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Study finds German students rank middle of the pack in creative thinking

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The creative thinking ability of 15-year-olds in Germany corresponds to the OECD average. That is a further result of the latest PISA study. The analysis shows that creative thinking skills closely correlate to results in the core competencies in mathematics, reading and the natural sciences.

Can adolescents generate to solve a problem? Are they capable of creating something new? Creative thinking is seen as an essential skill for dealing with change—in the working world and in our personal lives. Consequently, the most recent PISA study has for the first time assessed this capacity in students shortly before the end of compulsory education. Along with the test in mathematics, reading and the natural sciences (for which the results were published in 2023), around 5900 15-year-olds in Germany completed tasks in creative thinking.

For example, they were asked to come up with various ideas to raise public awareness of the importance of bees. In another task they had to think up a dialog for a comic strip.

"The study focuses on whether the young people are able to generate ideas, evaluate and improve on the ideas of others, and come up with several different ideas for a single question. It is about solving social and scientific problems and the ability of students to express themselves verbally and visually," explains Prof. Doris Lewalter of the Center for International Student Assessment (ZIB) at the Technical University of Munich (TUM), the head of the German part of the PISA study, which is coordinated by the Organization for Economic Cooperation and Development (OECD).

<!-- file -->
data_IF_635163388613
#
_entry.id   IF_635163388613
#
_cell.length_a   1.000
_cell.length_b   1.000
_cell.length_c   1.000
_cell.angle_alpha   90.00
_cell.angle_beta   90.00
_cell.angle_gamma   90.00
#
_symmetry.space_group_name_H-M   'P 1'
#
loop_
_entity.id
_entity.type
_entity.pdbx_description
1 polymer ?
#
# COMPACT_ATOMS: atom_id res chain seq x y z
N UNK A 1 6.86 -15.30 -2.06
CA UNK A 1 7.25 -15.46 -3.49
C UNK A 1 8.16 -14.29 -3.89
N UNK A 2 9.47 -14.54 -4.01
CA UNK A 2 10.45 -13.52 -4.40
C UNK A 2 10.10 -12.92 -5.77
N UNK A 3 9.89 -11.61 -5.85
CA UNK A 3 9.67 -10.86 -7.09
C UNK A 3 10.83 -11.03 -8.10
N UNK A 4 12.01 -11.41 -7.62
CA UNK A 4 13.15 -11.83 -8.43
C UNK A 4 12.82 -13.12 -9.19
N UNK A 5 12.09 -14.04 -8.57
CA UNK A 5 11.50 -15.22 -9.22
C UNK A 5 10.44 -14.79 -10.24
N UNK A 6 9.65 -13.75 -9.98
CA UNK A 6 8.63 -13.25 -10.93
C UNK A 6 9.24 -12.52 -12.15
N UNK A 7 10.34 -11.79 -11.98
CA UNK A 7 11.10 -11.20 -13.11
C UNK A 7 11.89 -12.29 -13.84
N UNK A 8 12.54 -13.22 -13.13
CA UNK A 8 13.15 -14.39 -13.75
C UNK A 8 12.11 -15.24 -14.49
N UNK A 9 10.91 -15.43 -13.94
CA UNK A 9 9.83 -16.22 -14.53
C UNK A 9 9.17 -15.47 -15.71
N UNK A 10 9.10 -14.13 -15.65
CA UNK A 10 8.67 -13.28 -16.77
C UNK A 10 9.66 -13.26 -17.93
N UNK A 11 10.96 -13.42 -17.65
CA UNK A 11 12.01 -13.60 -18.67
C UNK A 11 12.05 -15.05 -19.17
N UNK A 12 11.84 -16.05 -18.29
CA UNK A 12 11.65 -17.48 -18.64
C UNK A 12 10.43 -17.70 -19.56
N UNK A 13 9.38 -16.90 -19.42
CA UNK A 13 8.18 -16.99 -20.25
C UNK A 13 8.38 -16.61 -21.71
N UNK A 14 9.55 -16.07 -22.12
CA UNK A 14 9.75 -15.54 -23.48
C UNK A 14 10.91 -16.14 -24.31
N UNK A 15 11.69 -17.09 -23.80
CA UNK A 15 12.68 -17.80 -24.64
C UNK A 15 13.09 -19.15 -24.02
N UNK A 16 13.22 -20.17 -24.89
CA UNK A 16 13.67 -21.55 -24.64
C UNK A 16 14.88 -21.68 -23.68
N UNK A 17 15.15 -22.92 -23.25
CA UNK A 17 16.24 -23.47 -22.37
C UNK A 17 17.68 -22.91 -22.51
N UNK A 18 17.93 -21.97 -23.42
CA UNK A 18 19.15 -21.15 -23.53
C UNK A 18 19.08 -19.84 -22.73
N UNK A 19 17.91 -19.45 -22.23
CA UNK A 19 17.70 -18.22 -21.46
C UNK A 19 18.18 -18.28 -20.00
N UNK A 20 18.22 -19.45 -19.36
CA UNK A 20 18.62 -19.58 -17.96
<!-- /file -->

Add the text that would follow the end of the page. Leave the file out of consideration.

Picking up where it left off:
Germany ranks alongside France and Spain

The average skill level of the German 15-year-olds matches the OECD average. The highest results in the OECD states were achieved by 15-year-olds in South Korea, Canada, Australia and New Zealand. If all participating states are included, Singapore is at the top. Germany is on the same level as such countries as Spain, France, the Netherlands and Israel.

Based on the , the study places the students in various proficiency levels. For 27% of students tested in Germany, the levels correspond to creative thinking skills that are strongly indicative of future success in the career world. Meanwhile, 22% were barely able to generate ideas for simple visual designs and written descriptions or find solutions to problems.

Strong link to core skills

Further analysis suggests possible reasons for these results. The strongest correlation identified by the team of researchers was with the core PISA skills of mathematics, reading and .

"When students learn how to apply mathematical and and understand texts, they obviously develop creative thinking skills as well," says Doris Lewalter. "We assume that the skills are mutually dependent."

The analysis also shows that girls significantly outperform boys in creative thinking. However, after controlling for the effect of girls' stronger reading skills, the gender gap in ability is statistically quite small. The same holds with regard to differences between school types. The significantly better results at higher secondary schools (Gymnasium) are explained in particular through the stronger skills of these pupils in the three core areas.

'Openness to ideas promotes creative thinking'

"Creative thinking can be nurtured," says Prof. Lewalter. "But that is not to say that we should be teaching creativity as a subject in its own right. On the contrary, students need to be offered opportunities to think creatively in every subject and should be encouraged to do so.

"When teachers are open to different ideas and, instead of instantly labeling every answer as right or wrong, are willing to take up a seemingly misguided suggestion as a starting point for working together towards a solution, students will then see that their ideas are respected and at the same time will learn to think creatively."

More information: Study (in German): Kreatives Denken in Deutschland und im internationalen Vergleich

Citation: Study finds German students rank middle of the pack in creative thinking (2024, June 18) retrieved 24 July 2024 from
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